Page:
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Risk & reward: Stopping a cancer drug to see if you're cured

MARILYNN MARCHIONE
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CORRECTS TO SCHLIDT IN FIRST REFERENCE, NOT SCHMIDT - In this Jan. 31, 2017 photo, Rick and Nina Schlidt sit at the table of their home in Hartland, Wis. Nina Schlidt was diagnosed with chronic myelogenous leukemia in 2009 and had to take drugs to control it for six years. After she went into remission, she qualified for a study led by the Medical College of Wisconsin, allowing her to go off treatment completely. Her husband had to delay retirement until age 70 so they would have insurance to pay for the drug. (AP Photo/Carrie Antlfinger)

Imagine you had a life-threatening cancer that a wonder drug had kept in remission for years. Would you risk quitting?

Thousands of people with a blood cancer called chronic myelogenous leukemia, or CML, now have that choice.

New treatment guidelines in the U.S. say certain patients can consider stopping Gleevec or similar drugs which were long thought to be needed for the rest of their lives. It's just a pill or two a day but the drugs are expensive and have side effects.

A European study recently found it's safe for carefully selected patients to try, and a U.S. study hoping to confirm that just finished enrollment.

"Our goal is to truly cure CML, which is essentially to have patients off drug," said Dr. Ehab Atallah, a leukemia expert at the Medical College of Wisconsin who helps lead the U.S. study. "We're hoping to figure out better who can and cannot stop."

Some patients want to try, but others won't dare.

"Like playing Russian roulette," said Jee-Won Schally, 54, a former history teacher from Milwaukee who has taken Gleevec for 10 years and doesn't want to stop.

Nor does Doug Jensen, 83, a retired engineer near Portland, Oregon, who still gets the drug for free because he was in the original study that proved it worked.

But for Nina Schlidt, quitting a similar drug nearly two years ago was wonderful and "financially, a godsend." The 67-year-old suburban Milwaukee woman's husband delayed retiring until 70 to keep insurance to cover her drug, which would have cost her thousands.

Meghann Bell, 38, a marketing director in Seattle, went off Gleevec in 2010 to start a family because the drug isn't safe during pregnancy. She resumed after the birth, then decided to go off again two and a half years ago.

"I kept thinking how I had been in remission" during pregnancy, she said. "I felt like I was cured and really didn't want to be on this drug for all my life."

CML, which starts in the bone marrow, has long been unique. Some other types of cancer, such as breast or colon, are treated with surgery or a course of radiation or drugs and the tumor either is gone or not, and may or may not recur. But once CML develops, it has been considered a lifelong threat. It's almost always caused by a gene flaw that usually develops during life, versus one that is inherited.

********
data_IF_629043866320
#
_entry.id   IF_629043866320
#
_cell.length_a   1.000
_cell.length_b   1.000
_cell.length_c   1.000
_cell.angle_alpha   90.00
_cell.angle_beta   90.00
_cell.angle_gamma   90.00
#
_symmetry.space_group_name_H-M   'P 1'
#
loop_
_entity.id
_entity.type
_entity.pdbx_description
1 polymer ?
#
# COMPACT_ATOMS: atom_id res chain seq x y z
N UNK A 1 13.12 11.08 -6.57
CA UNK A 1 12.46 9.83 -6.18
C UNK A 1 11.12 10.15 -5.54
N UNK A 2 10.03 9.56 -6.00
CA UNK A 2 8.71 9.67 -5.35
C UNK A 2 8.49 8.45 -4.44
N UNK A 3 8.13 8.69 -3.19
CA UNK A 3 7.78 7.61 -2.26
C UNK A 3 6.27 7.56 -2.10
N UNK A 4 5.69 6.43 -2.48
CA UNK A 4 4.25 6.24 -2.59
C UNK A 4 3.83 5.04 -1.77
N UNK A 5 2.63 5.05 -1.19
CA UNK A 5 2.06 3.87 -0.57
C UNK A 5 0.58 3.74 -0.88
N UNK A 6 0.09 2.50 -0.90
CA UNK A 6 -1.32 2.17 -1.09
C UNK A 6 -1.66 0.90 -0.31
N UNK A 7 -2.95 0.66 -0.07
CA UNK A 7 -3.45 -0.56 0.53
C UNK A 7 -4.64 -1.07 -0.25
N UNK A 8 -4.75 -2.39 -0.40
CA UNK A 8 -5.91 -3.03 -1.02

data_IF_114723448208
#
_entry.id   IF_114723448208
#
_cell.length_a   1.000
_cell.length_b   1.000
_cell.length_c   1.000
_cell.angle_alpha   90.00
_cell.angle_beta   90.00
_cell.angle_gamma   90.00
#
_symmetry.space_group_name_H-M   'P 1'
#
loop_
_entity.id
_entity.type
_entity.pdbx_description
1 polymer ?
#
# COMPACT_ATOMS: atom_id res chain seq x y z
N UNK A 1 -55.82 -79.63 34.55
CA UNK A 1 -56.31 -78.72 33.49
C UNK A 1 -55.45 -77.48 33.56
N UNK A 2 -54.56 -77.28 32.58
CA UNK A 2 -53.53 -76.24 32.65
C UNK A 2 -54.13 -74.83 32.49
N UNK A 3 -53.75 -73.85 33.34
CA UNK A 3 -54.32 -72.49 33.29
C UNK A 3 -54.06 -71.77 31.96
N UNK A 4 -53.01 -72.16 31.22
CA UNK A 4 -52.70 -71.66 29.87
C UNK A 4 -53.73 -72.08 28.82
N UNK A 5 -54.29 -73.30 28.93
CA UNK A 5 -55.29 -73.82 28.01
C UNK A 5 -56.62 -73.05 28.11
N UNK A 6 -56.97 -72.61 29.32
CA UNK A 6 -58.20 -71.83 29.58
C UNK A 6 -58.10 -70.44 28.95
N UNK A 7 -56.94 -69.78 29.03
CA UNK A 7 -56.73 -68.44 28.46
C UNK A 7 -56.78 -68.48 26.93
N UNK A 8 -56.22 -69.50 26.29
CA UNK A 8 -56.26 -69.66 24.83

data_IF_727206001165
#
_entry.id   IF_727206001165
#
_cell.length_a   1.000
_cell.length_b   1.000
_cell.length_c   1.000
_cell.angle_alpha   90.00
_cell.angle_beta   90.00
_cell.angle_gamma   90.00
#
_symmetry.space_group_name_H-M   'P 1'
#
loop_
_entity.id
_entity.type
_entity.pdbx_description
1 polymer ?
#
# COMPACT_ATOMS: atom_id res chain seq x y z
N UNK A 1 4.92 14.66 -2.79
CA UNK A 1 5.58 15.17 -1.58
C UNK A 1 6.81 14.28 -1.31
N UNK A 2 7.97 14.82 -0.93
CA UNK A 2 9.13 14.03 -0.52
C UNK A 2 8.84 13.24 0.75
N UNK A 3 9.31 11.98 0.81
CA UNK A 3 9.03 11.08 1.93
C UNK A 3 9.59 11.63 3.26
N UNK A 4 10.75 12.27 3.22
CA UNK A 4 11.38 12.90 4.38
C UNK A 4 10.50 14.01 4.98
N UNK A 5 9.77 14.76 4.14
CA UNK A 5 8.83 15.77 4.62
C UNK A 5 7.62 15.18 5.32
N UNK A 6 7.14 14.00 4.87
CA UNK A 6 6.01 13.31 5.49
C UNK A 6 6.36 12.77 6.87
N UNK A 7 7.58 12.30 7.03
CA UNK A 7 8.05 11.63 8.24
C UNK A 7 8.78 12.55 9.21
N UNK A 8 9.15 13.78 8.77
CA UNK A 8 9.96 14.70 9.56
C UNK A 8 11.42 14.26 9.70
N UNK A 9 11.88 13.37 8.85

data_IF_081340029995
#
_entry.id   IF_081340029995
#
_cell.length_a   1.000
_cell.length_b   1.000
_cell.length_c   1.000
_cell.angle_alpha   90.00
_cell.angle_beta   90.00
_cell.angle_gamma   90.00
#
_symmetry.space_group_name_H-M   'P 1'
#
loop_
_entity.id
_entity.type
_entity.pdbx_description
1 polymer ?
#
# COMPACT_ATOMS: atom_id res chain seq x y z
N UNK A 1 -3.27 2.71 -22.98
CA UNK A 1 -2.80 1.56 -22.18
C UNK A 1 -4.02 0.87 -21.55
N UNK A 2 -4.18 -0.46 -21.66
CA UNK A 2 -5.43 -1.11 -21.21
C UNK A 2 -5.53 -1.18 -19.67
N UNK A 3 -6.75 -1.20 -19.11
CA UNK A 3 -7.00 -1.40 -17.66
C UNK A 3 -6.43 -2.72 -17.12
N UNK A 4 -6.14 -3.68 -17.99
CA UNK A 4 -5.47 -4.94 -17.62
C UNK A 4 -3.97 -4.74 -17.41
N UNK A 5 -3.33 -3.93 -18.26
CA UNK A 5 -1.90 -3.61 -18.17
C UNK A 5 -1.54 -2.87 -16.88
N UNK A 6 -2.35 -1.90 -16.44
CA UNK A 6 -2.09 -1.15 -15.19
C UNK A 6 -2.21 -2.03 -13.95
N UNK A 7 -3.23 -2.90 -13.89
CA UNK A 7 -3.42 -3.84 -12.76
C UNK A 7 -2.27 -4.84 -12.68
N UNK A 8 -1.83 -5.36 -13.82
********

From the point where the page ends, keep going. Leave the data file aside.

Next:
Gleevec blocks the gene's activity in more than 90 percent of patients. The drug's approval in 2001 turned CML from a fatal disease to a chronic condition for most folks, and 36,000 to 100,000 Americans are living with it now, the Leukemia & Lymphoma Society estimates.

Two similar drugs, Tasigna and Sprycel, also are sold, and generic Gleevec came out last year. Treatment costs $60,000 to $150,000 a year. Even with insurance, copays run $1,000 to $24,000 a year, and Schally had to meet a $10,000 deductible.

Side effects can include fatigue, nausea, chronic diarrhea, muscle pain and skin rashes. Meals have to be timed carefully around some pills. Many patients want to quit, but the thinking was that they would always need treatment, the way some people need insulin to control diabetes.

Now, though, research suggests that long treatment may eliminate so many cells with the bad gene that the immune system may be able to keep the disease in check if it starts to return.

At an American Society of Hematology meeting in December, Dr. Francois-Xavier Mahon of the University of Bordeaux in France reported a study of 750 patients who stopped treatment after being in deep remission with no sign of disease in their blood for at least a year. After six months without treatment, 62 percent had maintained a deep remission, and 52 percent still had after two years. Most who relapsed were able to regain deep remission after resuming treatment, and none developed advanced disease, he said.

Half a dozen smaller studies have been done, and "the data are all the same and it all looks good," said Dr. Kendra Sweet of the Moffitt Cancer Center in Tampa. She helped draft new National Comprehensive Cancer Network guidelines that say it's reasonable to consider stopping treatment in people who have been in deep remission for at least two years, with close monitoring.

Not only some patients are wary, some doctors are too.

"If I can keep a patient on medicine, I do," said Dr. Mikkael Sekeres, the Cleveland Clinic's leukemia chief and a spokesman for the Hematology Society. "There are those of us who don't think you can cure the disease with long-term treatment," that eventually it will come back.

But Gleevec's discoverer, Dr. Brian Druker, head of Oregon Health & Science University's cancer center, sees it differently. Nearly half of his 250 patients would be eligible to try quitting. So far, 49 have and only 18 have had to resume.

"When I discuss it with patients, I say there's a 50-50 chance you'll be off therapy and a 1 percent risk that your leukemia will become resistant to treatment," Druker said. "Those are pretty good odds."

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Marilynn Marchione can be followed at https://twitter.com/MMarchioneAP